BEIJING—Chinese leader Xi Jinping says his country will not seek dominance over Southeast Asia or bully its smaller neighbors, amid ongoing friction over the South China Sea.
Xi made the remarks Monday during a virtual conference with the 10 members of the Association of Southeast Asian Nations, or Asean, marking the 30th anniversary of relations between the sides.
“China resolutely opposes hegemonism and power politics, wishes to maintain friendly relations with its neighbors and jointly nurture lasting peace in the region and absolutely will not seek hegemony or even less, bully the small,” Xi said, according to the official Xinhua News Agency.
China has repeatedly sought to overcome concerns about its rising power and influence, particularly its claim to virtually the entire South China Sea that overlaps with the claims of Asean members Malaysia, Vietnam, Brunei and the Philippines.
Xi’s remarks came days after Chinese coast guard ships blocked and sprayed a powerful stream of water at two Philippine boats carrying supplies to troops at a disputed South China Sea shoal.
China has sought to strengthen its presence in the waterway, home to crucial shipping routes, fish stocks and undersea oil and gas deposits, by building airstrips and other features on islands created by piling sand and concrete atop coral reefs.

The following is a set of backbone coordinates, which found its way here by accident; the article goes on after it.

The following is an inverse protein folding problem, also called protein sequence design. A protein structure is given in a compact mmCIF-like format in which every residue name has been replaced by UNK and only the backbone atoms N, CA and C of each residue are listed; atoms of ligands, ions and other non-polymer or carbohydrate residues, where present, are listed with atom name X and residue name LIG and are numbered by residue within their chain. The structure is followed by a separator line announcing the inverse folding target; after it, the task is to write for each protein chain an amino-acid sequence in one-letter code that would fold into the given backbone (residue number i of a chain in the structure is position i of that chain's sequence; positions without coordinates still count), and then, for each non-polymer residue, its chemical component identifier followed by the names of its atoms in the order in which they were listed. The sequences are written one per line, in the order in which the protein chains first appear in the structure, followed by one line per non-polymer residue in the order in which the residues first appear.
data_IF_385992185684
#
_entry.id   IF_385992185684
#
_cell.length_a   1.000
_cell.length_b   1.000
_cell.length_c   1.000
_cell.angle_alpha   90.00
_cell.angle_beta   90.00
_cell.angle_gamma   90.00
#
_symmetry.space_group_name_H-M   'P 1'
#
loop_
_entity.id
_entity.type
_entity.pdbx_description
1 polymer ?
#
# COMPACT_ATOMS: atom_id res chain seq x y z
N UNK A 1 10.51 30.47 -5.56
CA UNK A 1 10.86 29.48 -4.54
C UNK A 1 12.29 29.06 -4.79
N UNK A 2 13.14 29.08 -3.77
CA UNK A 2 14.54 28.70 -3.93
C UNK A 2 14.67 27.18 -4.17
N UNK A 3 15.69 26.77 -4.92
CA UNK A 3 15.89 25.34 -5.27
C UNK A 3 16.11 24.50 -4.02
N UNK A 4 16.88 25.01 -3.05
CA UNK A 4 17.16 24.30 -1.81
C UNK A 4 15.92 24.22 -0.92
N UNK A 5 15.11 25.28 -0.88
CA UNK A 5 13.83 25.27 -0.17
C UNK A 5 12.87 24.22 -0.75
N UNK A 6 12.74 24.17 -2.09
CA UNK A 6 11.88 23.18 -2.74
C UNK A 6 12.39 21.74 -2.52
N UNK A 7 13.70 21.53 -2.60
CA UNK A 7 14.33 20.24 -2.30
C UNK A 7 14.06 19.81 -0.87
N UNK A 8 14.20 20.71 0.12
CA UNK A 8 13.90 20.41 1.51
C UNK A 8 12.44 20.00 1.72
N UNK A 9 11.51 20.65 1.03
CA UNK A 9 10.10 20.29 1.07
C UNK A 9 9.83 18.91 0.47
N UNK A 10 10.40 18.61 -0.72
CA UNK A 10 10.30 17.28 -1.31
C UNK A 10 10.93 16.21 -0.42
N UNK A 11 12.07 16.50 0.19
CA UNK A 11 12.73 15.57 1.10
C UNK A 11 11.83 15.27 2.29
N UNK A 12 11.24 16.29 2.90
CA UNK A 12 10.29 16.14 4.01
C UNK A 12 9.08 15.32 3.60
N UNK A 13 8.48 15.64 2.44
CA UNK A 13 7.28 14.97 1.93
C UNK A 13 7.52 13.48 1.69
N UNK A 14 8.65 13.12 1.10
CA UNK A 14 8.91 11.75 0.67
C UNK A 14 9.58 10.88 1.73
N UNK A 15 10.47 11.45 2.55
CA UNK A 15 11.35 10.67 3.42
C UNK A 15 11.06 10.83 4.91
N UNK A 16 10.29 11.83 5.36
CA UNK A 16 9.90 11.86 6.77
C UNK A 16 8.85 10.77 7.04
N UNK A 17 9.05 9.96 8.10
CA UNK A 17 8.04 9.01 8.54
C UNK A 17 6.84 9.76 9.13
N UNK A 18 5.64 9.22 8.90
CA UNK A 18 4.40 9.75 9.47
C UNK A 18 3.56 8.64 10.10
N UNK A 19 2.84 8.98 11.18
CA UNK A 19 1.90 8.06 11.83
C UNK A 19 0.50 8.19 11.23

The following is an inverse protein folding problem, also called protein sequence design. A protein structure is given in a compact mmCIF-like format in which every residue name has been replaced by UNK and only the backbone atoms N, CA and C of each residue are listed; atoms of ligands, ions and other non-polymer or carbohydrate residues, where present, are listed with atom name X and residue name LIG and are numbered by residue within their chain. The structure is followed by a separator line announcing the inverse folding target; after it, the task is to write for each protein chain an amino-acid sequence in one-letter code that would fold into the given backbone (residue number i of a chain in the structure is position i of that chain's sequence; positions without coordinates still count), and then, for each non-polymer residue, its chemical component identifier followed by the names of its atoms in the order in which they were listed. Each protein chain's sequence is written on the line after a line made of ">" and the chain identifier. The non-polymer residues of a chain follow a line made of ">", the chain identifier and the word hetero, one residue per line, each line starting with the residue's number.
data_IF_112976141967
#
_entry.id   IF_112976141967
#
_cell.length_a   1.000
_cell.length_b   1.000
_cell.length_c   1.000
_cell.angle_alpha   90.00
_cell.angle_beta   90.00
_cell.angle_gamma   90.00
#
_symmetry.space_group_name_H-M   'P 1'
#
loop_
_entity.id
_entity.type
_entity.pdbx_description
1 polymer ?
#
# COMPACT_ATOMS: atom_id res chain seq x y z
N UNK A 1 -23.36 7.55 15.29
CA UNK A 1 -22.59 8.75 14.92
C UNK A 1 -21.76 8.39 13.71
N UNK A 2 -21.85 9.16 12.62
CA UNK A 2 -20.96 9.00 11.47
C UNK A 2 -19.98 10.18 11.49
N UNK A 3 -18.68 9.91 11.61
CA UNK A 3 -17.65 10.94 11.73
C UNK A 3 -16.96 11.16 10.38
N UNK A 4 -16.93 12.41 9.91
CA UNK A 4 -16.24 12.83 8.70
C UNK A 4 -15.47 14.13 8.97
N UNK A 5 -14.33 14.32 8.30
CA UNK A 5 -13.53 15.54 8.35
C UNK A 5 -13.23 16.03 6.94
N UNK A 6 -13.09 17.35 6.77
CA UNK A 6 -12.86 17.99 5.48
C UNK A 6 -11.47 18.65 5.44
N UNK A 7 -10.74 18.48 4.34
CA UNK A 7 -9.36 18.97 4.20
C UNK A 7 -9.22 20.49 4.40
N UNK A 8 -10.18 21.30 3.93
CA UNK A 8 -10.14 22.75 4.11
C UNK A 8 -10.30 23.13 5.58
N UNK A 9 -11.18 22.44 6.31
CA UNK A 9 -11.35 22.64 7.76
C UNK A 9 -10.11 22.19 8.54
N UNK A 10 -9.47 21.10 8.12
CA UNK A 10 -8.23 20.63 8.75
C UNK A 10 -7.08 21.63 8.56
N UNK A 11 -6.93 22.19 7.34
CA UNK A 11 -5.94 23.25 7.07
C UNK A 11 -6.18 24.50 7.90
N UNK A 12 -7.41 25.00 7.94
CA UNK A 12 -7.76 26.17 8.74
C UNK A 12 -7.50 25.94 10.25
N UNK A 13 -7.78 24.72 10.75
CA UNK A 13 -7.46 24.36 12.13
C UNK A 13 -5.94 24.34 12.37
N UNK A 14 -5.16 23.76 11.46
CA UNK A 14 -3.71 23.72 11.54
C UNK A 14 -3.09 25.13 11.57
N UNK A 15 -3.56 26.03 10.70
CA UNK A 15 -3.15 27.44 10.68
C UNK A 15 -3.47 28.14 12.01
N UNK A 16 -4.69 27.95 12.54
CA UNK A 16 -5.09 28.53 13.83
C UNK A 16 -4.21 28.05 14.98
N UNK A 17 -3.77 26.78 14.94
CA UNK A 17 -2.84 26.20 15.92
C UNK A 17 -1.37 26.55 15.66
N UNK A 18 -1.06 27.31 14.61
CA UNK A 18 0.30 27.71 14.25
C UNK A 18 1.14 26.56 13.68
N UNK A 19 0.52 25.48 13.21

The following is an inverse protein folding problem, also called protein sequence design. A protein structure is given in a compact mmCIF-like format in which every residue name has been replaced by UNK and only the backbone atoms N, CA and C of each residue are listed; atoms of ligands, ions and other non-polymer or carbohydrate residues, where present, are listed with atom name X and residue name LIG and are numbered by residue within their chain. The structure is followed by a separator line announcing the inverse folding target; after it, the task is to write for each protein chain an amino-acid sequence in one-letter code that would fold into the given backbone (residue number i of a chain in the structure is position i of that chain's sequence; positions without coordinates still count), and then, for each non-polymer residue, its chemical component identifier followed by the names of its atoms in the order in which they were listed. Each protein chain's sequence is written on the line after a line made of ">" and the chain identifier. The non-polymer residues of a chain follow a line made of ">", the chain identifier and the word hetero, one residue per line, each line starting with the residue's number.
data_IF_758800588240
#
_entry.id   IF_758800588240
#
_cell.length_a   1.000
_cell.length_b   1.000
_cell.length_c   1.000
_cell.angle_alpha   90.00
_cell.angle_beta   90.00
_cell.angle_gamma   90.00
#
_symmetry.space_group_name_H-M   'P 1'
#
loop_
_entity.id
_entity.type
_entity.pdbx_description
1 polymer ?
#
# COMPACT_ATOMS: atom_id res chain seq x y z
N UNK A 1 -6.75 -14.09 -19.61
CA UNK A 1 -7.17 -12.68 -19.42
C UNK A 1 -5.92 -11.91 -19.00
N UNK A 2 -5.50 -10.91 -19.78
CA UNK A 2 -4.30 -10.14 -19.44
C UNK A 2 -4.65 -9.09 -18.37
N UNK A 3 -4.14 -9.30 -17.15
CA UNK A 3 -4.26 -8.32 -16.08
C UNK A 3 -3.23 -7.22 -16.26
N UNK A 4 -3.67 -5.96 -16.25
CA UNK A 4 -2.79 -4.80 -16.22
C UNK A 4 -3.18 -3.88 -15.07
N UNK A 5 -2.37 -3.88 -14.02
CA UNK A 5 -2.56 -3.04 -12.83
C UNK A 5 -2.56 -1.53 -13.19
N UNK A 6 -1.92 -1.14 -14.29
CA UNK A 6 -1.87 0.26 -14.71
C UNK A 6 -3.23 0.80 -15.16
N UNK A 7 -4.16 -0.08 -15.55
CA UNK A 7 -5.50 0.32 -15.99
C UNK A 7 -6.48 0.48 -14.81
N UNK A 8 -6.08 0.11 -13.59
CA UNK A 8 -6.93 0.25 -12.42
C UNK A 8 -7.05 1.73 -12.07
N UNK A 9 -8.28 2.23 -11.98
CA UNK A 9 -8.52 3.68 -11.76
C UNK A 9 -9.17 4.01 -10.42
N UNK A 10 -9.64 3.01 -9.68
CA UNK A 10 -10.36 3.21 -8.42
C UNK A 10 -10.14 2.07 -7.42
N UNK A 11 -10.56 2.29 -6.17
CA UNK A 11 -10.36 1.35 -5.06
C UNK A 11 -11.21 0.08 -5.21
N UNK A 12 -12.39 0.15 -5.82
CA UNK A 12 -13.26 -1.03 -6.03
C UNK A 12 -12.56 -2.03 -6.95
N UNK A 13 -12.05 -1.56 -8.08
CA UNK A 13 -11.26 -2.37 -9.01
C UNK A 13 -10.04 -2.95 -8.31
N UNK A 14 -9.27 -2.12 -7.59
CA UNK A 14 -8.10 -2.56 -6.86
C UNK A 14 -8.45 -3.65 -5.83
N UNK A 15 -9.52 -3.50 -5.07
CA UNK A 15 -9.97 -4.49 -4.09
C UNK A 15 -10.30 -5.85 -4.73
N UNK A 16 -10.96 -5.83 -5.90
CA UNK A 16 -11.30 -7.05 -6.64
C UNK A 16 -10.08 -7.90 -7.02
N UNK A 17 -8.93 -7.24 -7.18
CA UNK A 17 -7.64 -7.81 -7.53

China’s powerful navy, coast guard and maritime militia have also sought to block moves by regional countries to exploit resources within their exclusive economic zones, and it strongly objects to operations by the US and other foreign militaries in the area. China and Asean have for years been negotiating a code of conduct for handling matters in the South China Sea but those talks have made little progress of late.
China remains a crucial market for Southeast Asian countries as well as a source of investment, and Asean has sought to avoid conflict with Beijing. China also has strong ties with Asean members Cambodia and Laos and has refrained from criticizing Myanmar, where military ruler Gen. Min Aung Hlaing has cracked down relentlessly on the opposition since ousting the elected government of Nobel laureate Aung San Suu Kyi in February.
Min Aung Hlaing was barred from representing his country at the last Asean summit, and it wasn’t immediately clear who attended Monday on behalf of Myanmar. The censure came after an Asean envoy was prevented from meeting Suu Kyi and other political detainees as part of a proposed dialogue on easing the crisis, in which security forces are estimated to have killed almost 1,200 civilians. The government has claimed a lower death toll.
In other comments, Xi said peace was the “greatest common interest” of all sides and China would exert its utmost to avoid conflict.
“We must be the constructors and protectors of regional peace, insist on dialogue instead of confrontation, partnership and nonalignment, and join hands in dealing with various negative factors that threaten to undermine peace,” Xi said.
“We must practice true multilateralism and insist on handling international and regional matters through negotiation,” Xi said. AP